"Does your majesty see that?" cried the tall monk, who still remained
standing near the king.

"Death of my life!" exclaimed Henry, "it is the very handkerchief I gave
her before our union! I can contain myself no longer, and must perforce
precipitate matters. What ho!" he cried, riding up to that part of
the gallery where the Duke of Suffolk was seated--"let the jousts be

"Wherefore, my dear liege?" said Suffolk. "The Earl of Surrey and Sir
Thomas Wyat are about to run a course."

"Let them he stopped I say!" roared Henry, in a tone that admitted of
no dispute. And wheeling round his charger, he dashed into the middle of
the barriers, shouting in loud, authoritative accents, "The jousts are
at an end! Disperse!"

The utmost consternation was occasioned by the announcement. The Duke of
Suffolk instantly quitted his seat, and pressed through the crowd to the
king, who whispered a few hasty words in his ear. Henry then called to
the Earl of Surrey, the Marquis of Dorset, the Lord Clifford, Wyat, and
some others, and bidding them attend him, prepared to quit the court.
As he passed the royal gallery, Anne called to him in an agonised
voice--"Oh, Henry! what is the matter?--what have I done?"

But without paying the slightest attention to her, he dashed through the
Norman Gate, galloped down the lower quadrangle, and quitted the castle.

The confusion that ensued may be imagined. All saw that something
extraordinary and terrible had taken place, though few knew precisely
what it was. Dismay sat in every countenance, and the general anxiety
was heightened by the agitation of the queen, who, uttering a piercing
scream, fell back, and was borne off in a state of insensibility by her

Unable to control himself at the sight, Norris burst through the guard,
and rushing up the great staircase, soon gained the apartment to which
the queen had been conveyed. Owing to the timely aid afforded her, she
was speedily restored, and the first person her eyes fell upon was her
lover. At the sight of him a glance of affection illumined her features,
but it was instantly changed into an expression of alarm.

At this juncture the Duke of Suffolk, who, with Bouchier and a party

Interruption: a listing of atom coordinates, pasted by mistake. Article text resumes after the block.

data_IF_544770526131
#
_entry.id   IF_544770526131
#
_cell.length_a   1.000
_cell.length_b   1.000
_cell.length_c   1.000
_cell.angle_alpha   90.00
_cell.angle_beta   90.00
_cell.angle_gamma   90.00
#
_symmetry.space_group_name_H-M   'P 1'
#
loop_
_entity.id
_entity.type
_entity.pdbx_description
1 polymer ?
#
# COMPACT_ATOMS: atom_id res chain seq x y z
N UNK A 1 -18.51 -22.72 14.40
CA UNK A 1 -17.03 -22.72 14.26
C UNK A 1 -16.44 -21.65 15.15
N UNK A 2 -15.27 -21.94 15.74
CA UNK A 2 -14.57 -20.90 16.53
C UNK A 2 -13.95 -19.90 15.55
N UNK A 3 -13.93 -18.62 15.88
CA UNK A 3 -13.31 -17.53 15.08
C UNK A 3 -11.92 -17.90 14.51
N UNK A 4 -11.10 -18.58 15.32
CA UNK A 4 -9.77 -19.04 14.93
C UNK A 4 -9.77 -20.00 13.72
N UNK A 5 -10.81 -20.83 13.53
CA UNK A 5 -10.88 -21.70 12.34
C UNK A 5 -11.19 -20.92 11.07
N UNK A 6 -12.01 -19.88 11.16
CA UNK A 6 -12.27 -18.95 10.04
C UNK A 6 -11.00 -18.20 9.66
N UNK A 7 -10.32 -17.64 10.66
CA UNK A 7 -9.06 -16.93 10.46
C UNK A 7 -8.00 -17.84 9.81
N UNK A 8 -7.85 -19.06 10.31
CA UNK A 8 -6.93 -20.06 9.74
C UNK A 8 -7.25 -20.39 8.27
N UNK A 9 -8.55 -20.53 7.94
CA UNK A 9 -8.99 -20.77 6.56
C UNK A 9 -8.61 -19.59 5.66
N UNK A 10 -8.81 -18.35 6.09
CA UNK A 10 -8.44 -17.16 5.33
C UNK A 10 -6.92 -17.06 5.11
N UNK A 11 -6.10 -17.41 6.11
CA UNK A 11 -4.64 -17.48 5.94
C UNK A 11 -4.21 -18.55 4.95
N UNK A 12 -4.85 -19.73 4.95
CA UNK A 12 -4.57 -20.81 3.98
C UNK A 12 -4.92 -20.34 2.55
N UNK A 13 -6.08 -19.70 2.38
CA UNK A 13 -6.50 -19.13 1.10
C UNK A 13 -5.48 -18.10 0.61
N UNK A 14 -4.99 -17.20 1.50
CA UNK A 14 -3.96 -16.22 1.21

of halberdiers, had entered the room, stepped up to the queen, and
said-"Will it please you, madam, to retire to an inner apartment? I
grieve to say you are under arrest."

"Arrest!" exclaimed Anne; "for what crime, your grace?"

"You are charged with incontinency towards the king's highness," replied
Suffolk sternly.

"But I am innocent!" cried Anne--"as Heaven shall judge me, I am

"I trust you will be able to prove yourself so, madam," said Suffolk.
"Sir Henry Norris, your person is likewise attached."

"Then I am lost indeed!" exclaimed Anne distractedly.

"Do not let these false and malignant accusations alarm you, madam," said
Norri. "You have nothing to fear. I will die protesting your innocence."

"Sir Henry Norris," said the duke coldly, "your own imprudence has
brought about this sad result."

"I feel it," replied Norris; "and I deserve the worst punishment that
can be inflicted upon me for it. But I declare to you as I will
declare upon the rack, if I am placed upon it--that the queen is wholly
innocent. Let her not suffer for my fault."

"You hear what Sir Henry says," cried Anne; "and I call upon you to
recollect the testimony he has borne."

"I shall not fail to do so, madam," replied Suffolk. "Your majesty will
have strict justice."

"Justice!" echoed Anne, with a laugh of bitter incredulity. "Justice
from Henry the Eighth?"

"Beseech you, madam, do not destroy yourself," said Norris, prostrating
himself before her. "Recollect by whom you are surrounded. My folly and
madness have brought you into this strait, and I sincerely implore your
pardon for it."

"You are not to blame, Norris," said Anne; "it is fate, not you, that
has destroyed me. The hand that has dealt this blow is that of a queen
within the tomb."

"Captain Bouchier," said the Duke of Suffolk, addressing that officer,
who stood near him, "you will convey Sir Henry Norris to the strong-room
in the lower gateway, whence he will be removed to the Tower."

"Farewell for ever, Norris!" cried Anne. "We shall meet no more on
earth. In what has fallen on me I recognise the hand of retribution. But
the same measure which has been meted to me shall be dealt to others. I
denounce Jane Seymour before Heaven! She shall not long retain the crown
she is about to snatch from me!"

"That imprecation had better have been spared, madam," said the duke.

"Be advised, my gracious mistress," cried Norris, "and do not let your
grief and distraction place you in the power of your enemies. All may
yet go well."

"I denounce her!" persisted Anne, wholly disregarding the caution; "and
I also denounce the king. No union of his shall be happy, and other
blood than mine shall flow."

At a sign from the duke she was here borne, half suffocated with
emotion, to an inner apartment, while Norris was conveyed by Bouchier
and a company of halberdiers to the lower gateway, and placed within the
prison chamber.

Next: What Passed Between Anne Boleyn And The Duke Of Suffolk And How Herne The Hunter Appeared To Her In The Oratory